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Elaine Tyler May on: Fear of Sexual Chaos After Nuclear Attack
Q:This idea that there might be sexual chaos following a nuclear attack also found its way into popular culture.

ETM: Well, it wasn't only the scientists and the people in the public health field who feared that there might be sexual chaos after the dropping of a bomb. It was also something that emerged in the popular culture as well. Not necessarily seen as a negative or as a dangerous thing, but maybe as a good thing. The early rock 'n roll hit, 1954 hit by Bill Halley and his Comets, "Rock Around the Clock", a song that most people of a certain age in America have heard many times in their youth and since. But if they ever turned over the record in the old days, the 45, and found on the flip side, they would have seen and heard the other song that Bill Halley and his Comets sang, which was called thirteen -- "Thirteen Women and Only One Man," which was a post-atomic-bomb nuclear sexual fantasy about the dropping of the H-bomb. In the first line of the song he talks about how the dropping of the bomb came and wiped out his town, and he was the only man left, and there were 13 women and him. And the rest of the song is his fantasies about what those 13 women did, and how they took care of him and cooked for him and kept his house nice and made his clothes, and a lot of them with double meaning and sexual innuendos about what this life was like after the dropping of the bomb with only one man and 13 women to do his bidding.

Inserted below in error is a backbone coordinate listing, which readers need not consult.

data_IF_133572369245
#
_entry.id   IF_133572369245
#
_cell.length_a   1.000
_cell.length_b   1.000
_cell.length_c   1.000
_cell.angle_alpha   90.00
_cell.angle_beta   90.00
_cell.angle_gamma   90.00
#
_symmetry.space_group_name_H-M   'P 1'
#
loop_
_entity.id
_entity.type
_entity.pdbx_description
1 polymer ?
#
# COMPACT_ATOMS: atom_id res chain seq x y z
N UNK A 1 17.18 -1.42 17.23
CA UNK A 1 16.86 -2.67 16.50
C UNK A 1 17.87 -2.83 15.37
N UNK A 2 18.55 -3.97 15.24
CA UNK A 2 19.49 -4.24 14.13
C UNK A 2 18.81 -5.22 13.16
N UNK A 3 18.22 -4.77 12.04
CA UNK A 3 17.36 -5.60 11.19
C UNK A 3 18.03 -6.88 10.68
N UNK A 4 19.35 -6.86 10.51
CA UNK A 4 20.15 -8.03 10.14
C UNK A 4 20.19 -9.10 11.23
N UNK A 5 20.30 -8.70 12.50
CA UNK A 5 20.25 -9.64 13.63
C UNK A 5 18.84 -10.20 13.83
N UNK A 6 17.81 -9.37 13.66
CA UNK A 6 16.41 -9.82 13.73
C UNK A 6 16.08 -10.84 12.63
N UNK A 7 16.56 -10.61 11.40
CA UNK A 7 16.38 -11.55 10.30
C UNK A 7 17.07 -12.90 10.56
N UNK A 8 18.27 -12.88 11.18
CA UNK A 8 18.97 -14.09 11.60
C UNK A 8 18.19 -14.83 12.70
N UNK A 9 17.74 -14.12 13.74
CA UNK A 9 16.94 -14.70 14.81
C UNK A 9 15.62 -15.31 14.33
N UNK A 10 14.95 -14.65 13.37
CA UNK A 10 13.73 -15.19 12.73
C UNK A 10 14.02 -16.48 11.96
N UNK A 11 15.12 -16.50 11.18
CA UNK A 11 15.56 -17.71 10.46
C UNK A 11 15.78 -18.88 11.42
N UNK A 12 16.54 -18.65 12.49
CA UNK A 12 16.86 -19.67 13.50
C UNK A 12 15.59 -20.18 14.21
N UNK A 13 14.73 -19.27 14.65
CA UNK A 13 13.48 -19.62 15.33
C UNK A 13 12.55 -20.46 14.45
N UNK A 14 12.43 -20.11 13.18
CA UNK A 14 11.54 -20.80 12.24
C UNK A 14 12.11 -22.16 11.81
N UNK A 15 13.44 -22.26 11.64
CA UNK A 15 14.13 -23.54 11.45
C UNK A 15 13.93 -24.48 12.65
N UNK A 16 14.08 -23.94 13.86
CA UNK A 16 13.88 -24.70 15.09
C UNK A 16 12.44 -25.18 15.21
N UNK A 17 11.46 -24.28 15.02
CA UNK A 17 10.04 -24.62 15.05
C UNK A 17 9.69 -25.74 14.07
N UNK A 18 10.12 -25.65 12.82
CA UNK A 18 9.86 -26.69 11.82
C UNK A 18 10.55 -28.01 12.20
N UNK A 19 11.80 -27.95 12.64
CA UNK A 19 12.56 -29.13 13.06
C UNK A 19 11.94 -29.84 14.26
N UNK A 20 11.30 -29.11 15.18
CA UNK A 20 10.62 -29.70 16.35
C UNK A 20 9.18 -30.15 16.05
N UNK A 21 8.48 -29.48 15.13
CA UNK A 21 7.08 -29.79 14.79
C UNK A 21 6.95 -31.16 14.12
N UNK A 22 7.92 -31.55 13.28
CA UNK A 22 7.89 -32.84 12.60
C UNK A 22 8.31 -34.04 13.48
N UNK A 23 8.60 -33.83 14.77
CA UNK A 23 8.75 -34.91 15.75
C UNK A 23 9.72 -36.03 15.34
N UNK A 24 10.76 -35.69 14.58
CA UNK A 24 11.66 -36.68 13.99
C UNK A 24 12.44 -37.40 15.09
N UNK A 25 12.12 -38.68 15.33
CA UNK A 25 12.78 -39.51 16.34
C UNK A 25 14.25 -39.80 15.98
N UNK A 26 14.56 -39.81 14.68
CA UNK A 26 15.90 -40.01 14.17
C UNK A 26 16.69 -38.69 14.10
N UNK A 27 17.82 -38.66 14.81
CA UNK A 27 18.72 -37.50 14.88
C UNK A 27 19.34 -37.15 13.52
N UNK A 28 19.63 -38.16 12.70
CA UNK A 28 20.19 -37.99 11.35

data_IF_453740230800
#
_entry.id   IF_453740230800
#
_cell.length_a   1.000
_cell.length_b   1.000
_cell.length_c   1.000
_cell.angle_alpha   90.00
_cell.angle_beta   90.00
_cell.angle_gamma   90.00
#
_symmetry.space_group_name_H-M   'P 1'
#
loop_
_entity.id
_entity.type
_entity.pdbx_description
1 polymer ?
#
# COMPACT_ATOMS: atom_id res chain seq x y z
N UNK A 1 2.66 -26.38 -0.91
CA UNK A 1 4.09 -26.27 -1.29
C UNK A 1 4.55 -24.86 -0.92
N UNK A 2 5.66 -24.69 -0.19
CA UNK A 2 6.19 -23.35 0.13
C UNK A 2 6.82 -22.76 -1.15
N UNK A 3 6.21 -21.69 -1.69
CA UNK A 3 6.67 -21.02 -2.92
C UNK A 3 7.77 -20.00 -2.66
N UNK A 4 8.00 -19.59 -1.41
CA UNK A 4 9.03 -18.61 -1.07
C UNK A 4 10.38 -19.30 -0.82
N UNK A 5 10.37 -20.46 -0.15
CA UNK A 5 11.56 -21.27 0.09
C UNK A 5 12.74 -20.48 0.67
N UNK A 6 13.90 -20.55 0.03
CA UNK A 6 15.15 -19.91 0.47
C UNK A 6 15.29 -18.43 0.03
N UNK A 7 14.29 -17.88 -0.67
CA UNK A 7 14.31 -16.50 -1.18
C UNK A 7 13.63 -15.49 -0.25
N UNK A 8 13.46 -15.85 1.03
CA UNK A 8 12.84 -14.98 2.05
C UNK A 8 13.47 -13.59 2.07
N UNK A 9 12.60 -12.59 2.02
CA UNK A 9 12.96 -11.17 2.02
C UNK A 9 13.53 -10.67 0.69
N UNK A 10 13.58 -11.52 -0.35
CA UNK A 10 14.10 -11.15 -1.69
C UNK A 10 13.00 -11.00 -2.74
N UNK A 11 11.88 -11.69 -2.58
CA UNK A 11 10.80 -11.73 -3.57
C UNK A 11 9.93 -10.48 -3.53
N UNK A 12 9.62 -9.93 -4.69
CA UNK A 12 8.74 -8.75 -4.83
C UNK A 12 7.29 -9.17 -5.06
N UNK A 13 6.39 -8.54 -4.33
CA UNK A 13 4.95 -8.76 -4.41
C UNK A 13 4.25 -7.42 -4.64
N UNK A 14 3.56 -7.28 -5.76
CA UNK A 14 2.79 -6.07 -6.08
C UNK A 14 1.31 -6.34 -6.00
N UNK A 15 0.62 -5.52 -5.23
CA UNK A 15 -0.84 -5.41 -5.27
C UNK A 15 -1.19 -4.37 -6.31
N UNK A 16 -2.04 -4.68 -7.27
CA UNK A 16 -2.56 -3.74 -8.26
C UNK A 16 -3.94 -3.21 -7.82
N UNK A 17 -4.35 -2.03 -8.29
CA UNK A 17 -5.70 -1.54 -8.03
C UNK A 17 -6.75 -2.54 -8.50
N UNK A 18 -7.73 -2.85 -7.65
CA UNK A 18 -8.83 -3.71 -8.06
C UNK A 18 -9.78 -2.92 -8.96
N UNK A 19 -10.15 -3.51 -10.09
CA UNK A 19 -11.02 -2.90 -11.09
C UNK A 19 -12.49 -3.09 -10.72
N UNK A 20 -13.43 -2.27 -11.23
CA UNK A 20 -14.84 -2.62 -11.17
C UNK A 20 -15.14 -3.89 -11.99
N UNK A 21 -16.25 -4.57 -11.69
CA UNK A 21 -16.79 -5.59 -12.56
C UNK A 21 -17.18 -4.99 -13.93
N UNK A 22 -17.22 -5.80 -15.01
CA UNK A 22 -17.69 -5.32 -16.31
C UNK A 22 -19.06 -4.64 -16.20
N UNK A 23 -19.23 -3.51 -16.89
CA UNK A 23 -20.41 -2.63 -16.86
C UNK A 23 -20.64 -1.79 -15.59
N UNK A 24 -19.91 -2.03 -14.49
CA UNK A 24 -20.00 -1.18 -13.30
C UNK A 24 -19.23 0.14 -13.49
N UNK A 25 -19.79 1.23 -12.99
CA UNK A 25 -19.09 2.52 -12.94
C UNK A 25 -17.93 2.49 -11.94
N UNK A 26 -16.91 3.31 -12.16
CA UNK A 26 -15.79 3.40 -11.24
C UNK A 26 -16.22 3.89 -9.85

So you have both the terror of sexual chaos, expressed in the medical establishment as in this particular article by a doctor worrying about venereal disease being rampant after any kind of nuclear attack, and at the same time Bill Halley singing about the joys of surviving an atomic holocaust and having 13 women all to himself.

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